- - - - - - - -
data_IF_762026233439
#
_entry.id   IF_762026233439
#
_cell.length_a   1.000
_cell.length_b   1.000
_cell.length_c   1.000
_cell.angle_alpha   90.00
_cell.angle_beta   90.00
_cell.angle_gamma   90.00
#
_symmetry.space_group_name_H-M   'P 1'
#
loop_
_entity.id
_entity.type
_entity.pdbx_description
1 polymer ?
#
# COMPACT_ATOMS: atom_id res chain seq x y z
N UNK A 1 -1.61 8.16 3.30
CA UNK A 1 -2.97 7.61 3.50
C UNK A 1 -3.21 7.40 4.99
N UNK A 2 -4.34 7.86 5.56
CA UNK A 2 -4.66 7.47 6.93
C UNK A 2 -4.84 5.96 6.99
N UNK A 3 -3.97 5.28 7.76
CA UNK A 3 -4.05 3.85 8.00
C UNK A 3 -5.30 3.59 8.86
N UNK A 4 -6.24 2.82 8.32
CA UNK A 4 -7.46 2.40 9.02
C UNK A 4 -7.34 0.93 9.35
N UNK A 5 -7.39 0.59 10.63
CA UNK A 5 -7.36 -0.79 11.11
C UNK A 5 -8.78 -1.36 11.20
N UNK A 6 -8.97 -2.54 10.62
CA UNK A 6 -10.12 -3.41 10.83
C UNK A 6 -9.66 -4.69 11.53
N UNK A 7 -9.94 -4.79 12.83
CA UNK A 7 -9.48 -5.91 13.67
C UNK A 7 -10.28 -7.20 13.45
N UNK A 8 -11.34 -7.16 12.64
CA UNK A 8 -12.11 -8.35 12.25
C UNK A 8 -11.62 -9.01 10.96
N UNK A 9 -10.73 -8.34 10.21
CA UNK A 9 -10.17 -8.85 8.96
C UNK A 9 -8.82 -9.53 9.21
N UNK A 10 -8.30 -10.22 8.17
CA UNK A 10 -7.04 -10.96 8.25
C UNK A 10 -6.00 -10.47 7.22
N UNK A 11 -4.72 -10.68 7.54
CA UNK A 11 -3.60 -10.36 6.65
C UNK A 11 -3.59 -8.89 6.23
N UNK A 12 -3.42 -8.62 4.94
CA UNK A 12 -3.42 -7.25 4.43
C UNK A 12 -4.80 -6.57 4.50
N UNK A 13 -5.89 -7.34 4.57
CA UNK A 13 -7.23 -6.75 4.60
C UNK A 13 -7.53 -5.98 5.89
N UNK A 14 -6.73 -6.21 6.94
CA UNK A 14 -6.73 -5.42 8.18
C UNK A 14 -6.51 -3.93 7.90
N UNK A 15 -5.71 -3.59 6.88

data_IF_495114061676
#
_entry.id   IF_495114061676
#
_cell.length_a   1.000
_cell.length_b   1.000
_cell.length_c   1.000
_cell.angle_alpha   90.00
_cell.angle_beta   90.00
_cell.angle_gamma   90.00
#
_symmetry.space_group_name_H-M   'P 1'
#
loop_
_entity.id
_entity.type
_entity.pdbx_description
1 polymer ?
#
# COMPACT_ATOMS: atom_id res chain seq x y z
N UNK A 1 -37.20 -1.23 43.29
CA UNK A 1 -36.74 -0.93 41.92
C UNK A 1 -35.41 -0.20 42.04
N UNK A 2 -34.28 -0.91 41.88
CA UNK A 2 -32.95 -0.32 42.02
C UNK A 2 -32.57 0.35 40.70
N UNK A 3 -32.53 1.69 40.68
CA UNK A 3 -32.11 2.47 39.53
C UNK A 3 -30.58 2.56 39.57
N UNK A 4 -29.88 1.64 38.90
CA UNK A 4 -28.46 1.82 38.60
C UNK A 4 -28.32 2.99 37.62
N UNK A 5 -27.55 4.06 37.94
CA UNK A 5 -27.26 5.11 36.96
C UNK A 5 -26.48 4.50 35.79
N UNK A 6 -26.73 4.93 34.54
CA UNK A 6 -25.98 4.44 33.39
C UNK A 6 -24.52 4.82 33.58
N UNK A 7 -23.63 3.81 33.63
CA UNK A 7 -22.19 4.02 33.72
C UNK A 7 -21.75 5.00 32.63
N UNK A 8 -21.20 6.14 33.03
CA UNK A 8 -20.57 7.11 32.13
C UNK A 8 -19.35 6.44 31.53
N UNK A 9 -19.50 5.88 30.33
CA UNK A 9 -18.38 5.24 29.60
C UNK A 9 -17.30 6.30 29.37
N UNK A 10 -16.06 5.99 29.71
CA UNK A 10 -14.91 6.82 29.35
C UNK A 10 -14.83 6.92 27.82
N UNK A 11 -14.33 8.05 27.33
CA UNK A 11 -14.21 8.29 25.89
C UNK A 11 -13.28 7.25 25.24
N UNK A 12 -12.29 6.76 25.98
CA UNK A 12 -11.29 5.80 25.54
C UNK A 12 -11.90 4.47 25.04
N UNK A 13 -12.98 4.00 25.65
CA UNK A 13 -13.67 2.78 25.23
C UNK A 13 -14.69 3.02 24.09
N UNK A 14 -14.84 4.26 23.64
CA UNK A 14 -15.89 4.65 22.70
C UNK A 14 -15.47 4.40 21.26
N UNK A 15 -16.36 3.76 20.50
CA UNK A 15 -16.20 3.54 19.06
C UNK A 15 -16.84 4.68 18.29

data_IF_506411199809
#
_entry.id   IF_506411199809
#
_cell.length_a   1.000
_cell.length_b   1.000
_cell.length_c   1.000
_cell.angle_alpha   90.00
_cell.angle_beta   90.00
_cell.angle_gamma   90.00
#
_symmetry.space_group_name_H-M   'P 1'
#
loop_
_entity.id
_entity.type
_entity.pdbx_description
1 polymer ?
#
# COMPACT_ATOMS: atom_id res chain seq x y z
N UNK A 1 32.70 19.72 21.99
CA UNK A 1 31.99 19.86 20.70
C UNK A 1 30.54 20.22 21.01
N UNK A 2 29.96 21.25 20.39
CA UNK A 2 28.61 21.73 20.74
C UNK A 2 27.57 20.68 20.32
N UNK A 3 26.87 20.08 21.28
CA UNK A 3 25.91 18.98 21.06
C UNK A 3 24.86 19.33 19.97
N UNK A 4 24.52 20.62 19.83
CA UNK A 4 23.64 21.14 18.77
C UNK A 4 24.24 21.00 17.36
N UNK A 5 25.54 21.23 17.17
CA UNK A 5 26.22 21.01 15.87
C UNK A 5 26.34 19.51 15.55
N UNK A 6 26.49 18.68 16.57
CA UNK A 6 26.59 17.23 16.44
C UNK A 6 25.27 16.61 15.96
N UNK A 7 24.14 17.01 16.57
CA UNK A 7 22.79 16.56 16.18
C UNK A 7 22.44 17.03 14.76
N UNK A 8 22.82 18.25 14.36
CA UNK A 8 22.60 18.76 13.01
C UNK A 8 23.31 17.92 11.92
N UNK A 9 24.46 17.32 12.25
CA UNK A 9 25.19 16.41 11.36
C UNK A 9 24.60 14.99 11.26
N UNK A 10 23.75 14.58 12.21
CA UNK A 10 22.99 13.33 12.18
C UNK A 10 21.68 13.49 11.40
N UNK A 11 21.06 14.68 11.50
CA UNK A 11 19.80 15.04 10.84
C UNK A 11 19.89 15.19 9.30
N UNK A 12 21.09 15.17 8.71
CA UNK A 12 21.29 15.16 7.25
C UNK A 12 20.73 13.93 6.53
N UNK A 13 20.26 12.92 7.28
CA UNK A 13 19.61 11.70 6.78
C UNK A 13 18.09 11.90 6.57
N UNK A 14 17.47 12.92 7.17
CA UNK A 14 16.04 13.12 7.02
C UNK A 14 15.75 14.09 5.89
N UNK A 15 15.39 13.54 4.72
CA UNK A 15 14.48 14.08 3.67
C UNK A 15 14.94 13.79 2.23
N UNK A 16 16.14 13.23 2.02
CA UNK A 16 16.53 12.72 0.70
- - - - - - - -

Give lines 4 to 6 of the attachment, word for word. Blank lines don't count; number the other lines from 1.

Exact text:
#
_cell.length_a   1.000
_cell.length_b   1.000